Warning: This Film Contains Digital Images

By Douglas Rushkoff. Published in The New York Times Syndicate/Guardian of London on 31 May 2000

I thought it was just me. About half an hour into the Ridley Scott action picture Gladiator, I got a strange sort of headache. It began somewhere behind my eyes, and quickly travelled back into my brain. I had a vague memory of the sensation, and as the burly characters hacked at one another inside a computer-rendered Roman Coliseum, I realised when I had experienced this same headache before: travelling to Jar-Jar Binks’s underwater home city in Star Wars, The Phantom Menace.

I have been similarly plagued by a kind of unsettling dizziness whenever I listen to MP3 music files - the format into which songs are compressed for easy downloading on the internet. The ease with which I can obtain music using programs like Napster is more than outweighed by my inability to listen to them. They don’t sound like music at all to me, but like the idea of music. Shallow, fuzzy, and unreal.

An increasing number of my friends are reporting the same phenomena. Could we be allergic to digital technology? Or are we simply too old for my brain to process and understand it? When we were kids, our parents used to complain about not being able to watch the quick-cut videos on MTV. We laughed at the inability of their ancient cerebral cortex to cope with the rapid-fire film grammar of the late 20th century. Could it be that we thirty-somethings are now in the same position? Are our brains obsolete?

Perhaps. But a little research into the technologies behind today’s digitally simulated sounds and visuals may just reveal the opposite. What’s bothering our analogue-era senses is our ability to see and hear what’s really going on. Digital graphics and audio compression routines amount to little more than tricks. Like those Magic Eye 3D pictures that require viewers to un-focus their eyes in order to perceive the illusion, today’s digital trickery demands that we blur our senses to experience the simulation.

In digitally generated movie scenes, for example, the individual objects are often rendered quite flawlessly. A graphic artist might slave for weeks on the shape and texture of a single sword or shield. It’s when all the different parts are put together that digital filmmakers run into trouble, particularly when they’re placing all these computer-rendered objects into a computer-rendered environment.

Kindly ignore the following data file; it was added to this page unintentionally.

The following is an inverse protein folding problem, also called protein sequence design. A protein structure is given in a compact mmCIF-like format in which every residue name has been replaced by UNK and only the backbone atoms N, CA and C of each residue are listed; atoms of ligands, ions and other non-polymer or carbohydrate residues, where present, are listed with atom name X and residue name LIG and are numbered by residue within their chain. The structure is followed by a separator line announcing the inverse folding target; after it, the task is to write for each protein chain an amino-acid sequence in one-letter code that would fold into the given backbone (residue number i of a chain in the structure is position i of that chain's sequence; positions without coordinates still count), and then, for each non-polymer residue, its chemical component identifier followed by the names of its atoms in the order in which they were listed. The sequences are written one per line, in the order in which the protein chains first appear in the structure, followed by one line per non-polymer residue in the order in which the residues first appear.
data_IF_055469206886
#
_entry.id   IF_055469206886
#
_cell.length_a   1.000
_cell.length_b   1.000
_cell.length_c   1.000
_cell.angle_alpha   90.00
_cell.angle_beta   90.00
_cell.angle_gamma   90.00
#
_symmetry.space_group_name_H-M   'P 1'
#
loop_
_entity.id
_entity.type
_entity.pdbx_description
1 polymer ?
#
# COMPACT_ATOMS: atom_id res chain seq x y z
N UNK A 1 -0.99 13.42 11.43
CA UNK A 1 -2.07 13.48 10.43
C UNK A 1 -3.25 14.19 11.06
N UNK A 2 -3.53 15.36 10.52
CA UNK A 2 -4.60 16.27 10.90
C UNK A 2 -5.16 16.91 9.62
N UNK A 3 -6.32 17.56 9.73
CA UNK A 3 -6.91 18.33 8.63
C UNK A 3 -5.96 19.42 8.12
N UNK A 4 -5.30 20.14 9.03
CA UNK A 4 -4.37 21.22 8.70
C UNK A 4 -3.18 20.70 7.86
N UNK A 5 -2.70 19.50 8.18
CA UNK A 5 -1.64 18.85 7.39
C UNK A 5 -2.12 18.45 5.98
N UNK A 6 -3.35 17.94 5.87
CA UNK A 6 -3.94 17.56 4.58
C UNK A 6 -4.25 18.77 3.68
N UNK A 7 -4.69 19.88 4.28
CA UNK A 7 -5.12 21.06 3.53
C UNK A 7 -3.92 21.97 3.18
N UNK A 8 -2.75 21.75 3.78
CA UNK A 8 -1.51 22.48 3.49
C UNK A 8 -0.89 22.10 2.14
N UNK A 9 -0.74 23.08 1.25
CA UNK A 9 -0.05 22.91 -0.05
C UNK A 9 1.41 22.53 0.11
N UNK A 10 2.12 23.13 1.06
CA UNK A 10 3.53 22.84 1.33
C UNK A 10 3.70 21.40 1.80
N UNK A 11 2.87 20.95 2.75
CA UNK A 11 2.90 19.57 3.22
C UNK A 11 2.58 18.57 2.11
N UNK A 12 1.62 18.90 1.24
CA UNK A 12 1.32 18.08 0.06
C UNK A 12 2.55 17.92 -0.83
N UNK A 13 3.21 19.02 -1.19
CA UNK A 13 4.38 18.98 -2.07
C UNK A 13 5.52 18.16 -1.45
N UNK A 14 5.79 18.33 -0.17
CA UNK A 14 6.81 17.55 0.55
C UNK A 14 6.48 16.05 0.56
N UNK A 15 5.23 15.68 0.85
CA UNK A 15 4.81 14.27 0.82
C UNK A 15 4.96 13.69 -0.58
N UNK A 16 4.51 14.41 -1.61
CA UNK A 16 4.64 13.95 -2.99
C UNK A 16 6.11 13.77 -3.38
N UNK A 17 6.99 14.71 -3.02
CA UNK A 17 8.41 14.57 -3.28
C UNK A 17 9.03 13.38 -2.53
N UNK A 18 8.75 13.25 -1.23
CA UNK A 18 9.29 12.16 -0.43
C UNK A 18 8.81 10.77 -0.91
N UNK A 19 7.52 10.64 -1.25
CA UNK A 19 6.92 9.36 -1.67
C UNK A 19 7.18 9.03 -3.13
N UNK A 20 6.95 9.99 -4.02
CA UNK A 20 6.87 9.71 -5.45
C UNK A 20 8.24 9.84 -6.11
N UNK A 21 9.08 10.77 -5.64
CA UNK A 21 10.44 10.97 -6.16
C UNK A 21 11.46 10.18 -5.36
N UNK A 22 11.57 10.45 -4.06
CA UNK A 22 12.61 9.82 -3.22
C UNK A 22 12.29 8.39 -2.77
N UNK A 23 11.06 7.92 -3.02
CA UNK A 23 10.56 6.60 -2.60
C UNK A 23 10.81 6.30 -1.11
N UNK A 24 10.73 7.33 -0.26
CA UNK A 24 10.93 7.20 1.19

As long as the objects are placed in a blank void, like the dark nothingness of space, our brains can cope. All we need to do in order to figure out what’s going on is relate one spaceship to another against a black background. When digitally rendered objects are supposed to be moving around in real world environments, however, the simulation falls apart.

The result looks about as real as a Hieronymous Bosch painting: a swarm of crisp images against an equally high-definition backdrop. And even though everything is moving about, reflecting light, and rotating in a way calculated to conform to the rules of three-dimensional motion, the whole image never quite comes together. The individual pictures are never made part of the same world. Our eyes and brains are supposed to make this leap, blurring it all together into a single event. When our sensory apparatus refuses to accept this compromise, pain is the result.

The same is true for compressed digital music files. MP3 is not a simple digital sound format, but something known as a “psycho-acoustic algorithm”. Rather than reproducing music as accurately as possible given its space constraints, a psycho-acoustic algorithm attempts to fool the brain into hearing what is not there.

By eliminating the real overtones associated with different instruments and the environments in which they are being played, then replacing them with set of similar frequencies, MP3 files save a lot of space. The algorithm imitates some of the qualities of good sound production, even though it can’t actually achieve it. Ultimately, our brain must use the sonic clues it receives to imagine the real musical event. We fill in the blank spots.

Again, this might succeed with electronic music, which exists in a vacuum with no real world basis for comparison. But MP3 re-creations of recorded instruments and voices do not impact our body in the same way that a real recording does. Our brain might be fooled into believing that it’s hearing an accurate reproduction of sound, but our body resonates about as much as it would with a cheap AM radio. It’s the disparity between what we think we’re hearing and what we’re actually hearing that causes the confusion and discomfort.

As market realities dictate the development of digital techniques, it may prove more economically efficient to push human perception towards the acceptance of these compromises. If the popularity of Napster is any indication, we already have.

Hopefully, new digital techniques and formats will be developed that spend the processing power of our computers on reproduction instead of simulation. Until that time, however, I’d prefer it if such media came with warning labels: “Digital simulations employed.”